Growing up in Philly, we called the basement the den -- it had a TV, my brother's video games, my parents' record player, and exercise equipment, as well as being a general catchall for other stuff we weren't sure where else to put it. Definitely a much less formal version of the living room.
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[personal profile] tessercat 2014-10-16 11:51 pm (UTC)(link)
In the downtown Toronto condo market, a den is "omg some extra space not directly attached to the living room!"

Often serves dual purpose as a child or roommate bedroom, because real 2 bedrooms are another $1000 more per month.

For us, when we had one, it was the craft room aka the Bat Cave, because it was at the back of our unit, with no windows.

Not to be confused with the solarium, which is a glass-enclosed den on the front of a unit that doesn't have a balcony.

I don't think I've lived in a house with a den. :)
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[personal profile] torachan 2014-10-17 05:20 am (UTC)(link)
Yeah, your idea of a den is mine, too. For people I knew who had two common rooms, the living room was the more formal one where you'd entertain guests and it had a couch and chair(s) but no TV or that sort of thing, and the furniture was higher quality and just generally everything looked made-up and not too lived in. Whereas the den or family room was where the family actually hung out. Furniture was more used-looking (especially if there were young kids or pets) and it was generally not as clean and spotless as the living room (living room might have a coffee table book or some bookshelves, but den/family room would have books and stuff scattered all over), and there was TV and video games and that sort of thing.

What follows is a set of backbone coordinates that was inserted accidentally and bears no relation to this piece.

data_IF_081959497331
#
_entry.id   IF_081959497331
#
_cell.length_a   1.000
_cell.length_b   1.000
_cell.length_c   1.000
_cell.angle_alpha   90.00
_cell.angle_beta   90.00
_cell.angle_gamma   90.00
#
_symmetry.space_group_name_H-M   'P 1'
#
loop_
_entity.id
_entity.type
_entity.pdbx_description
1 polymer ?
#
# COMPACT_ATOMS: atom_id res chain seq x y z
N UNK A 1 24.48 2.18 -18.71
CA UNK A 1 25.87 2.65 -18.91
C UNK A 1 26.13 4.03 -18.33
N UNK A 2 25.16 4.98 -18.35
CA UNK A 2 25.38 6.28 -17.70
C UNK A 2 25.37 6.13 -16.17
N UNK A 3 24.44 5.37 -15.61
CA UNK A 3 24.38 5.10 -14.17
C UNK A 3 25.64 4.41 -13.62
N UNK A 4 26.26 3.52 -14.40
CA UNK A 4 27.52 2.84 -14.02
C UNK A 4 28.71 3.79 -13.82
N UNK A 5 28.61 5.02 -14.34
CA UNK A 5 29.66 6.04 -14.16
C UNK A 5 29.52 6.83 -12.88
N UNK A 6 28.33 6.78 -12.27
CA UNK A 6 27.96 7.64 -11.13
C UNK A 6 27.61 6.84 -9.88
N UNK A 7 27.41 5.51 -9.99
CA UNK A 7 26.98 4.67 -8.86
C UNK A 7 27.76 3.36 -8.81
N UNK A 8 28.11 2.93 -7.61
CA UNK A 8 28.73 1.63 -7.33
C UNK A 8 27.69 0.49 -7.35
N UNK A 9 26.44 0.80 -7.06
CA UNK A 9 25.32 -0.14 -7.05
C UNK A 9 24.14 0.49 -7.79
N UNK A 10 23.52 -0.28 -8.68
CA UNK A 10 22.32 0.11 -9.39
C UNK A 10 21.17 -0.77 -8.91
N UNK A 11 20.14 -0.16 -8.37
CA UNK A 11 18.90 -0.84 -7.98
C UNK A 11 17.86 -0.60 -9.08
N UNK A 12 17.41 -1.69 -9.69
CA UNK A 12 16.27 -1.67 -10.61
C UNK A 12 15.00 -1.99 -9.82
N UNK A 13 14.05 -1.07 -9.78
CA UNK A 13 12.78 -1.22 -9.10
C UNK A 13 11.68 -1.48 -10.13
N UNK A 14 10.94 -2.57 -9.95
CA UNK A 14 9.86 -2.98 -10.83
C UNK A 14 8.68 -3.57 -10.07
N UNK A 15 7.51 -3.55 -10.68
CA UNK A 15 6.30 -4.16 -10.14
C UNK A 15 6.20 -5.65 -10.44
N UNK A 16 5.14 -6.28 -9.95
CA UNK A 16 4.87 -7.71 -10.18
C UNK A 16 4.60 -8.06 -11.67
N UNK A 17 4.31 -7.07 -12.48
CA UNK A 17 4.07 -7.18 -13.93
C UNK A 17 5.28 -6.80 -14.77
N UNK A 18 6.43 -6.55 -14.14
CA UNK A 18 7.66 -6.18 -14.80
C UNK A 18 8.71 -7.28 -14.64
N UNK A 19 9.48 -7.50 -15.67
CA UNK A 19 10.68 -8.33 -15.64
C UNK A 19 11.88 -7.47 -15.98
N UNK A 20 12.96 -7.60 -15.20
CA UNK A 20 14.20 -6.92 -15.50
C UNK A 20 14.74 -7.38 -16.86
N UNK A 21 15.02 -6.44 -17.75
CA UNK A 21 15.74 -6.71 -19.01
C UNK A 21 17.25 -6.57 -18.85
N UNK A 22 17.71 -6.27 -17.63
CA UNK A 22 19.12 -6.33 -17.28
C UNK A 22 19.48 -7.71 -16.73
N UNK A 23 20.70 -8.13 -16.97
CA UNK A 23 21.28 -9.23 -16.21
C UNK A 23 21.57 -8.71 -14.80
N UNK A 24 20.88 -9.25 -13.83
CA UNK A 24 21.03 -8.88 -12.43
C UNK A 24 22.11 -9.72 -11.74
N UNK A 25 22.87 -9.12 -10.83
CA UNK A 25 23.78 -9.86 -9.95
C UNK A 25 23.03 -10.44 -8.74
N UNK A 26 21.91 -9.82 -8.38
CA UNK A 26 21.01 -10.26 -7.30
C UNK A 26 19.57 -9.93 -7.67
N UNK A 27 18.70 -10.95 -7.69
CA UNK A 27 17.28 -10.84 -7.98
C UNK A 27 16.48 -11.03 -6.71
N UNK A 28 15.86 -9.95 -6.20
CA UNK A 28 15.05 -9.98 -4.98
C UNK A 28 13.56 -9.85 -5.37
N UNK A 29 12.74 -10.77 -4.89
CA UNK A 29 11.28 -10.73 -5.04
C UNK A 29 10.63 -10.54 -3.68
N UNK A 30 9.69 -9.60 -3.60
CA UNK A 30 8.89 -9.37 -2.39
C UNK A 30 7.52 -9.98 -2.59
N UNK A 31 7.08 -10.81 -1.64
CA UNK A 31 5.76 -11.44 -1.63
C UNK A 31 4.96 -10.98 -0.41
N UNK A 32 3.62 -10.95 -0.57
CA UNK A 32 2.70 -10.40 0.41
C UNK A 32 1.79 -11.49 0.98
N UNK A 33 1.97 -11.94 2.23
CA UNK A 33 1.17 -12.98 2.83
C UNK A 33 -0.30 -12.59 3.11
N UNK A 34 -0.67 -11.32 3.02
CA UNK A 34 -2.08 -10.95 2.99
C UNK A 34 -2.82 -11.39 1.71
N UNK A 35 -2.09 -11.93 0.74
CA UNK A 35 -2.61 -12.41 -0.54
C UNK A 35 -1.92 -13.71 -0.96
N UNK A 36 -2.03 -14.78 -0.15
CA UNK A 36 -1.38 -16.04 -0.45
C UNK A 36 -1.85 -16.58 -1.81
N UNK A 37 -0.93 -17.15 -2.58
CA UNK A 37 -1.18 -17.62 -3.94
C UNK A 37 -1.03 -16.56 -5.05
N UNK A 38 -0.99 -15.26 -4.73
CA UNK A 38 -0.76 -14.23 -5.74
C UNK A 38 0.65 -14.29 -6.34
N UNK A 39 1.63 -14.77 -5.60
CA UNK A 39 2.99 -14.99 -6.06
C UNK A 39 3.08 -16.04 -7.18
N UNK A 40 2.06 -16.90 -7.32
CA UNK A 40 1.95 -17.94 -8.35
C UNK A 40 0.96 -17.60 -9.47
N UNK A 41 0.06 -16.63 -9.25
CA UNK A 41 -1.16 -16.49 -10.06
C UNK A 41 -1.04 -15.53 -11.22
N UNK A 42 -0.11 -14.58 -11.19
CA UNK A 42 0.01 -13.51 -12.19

Did that person say where they were from that den meant the opposite of what we all think of it as? My info is not just from where I grew up (SoCal) but also from people I've visited in the midwest (Indiana/Wisconsin) and east coast (Virginia).

[identity profile] vom-marlowe.livejournal.com 2014-10-16 04:28 pm (UTC)(link)
A den is a masculine living room, TV room, or man-cave.

Almost always decorated in brown, dark red, navy, beige, wood-panelling, or similar. May include a bar, but almost always has a couch in front of a TV. If there isn't a couch in front of a TV, there is a LaZBoy in front of a TV.

There is no TV, there is a fireplace and chairs, plus a radio, for watching The Game.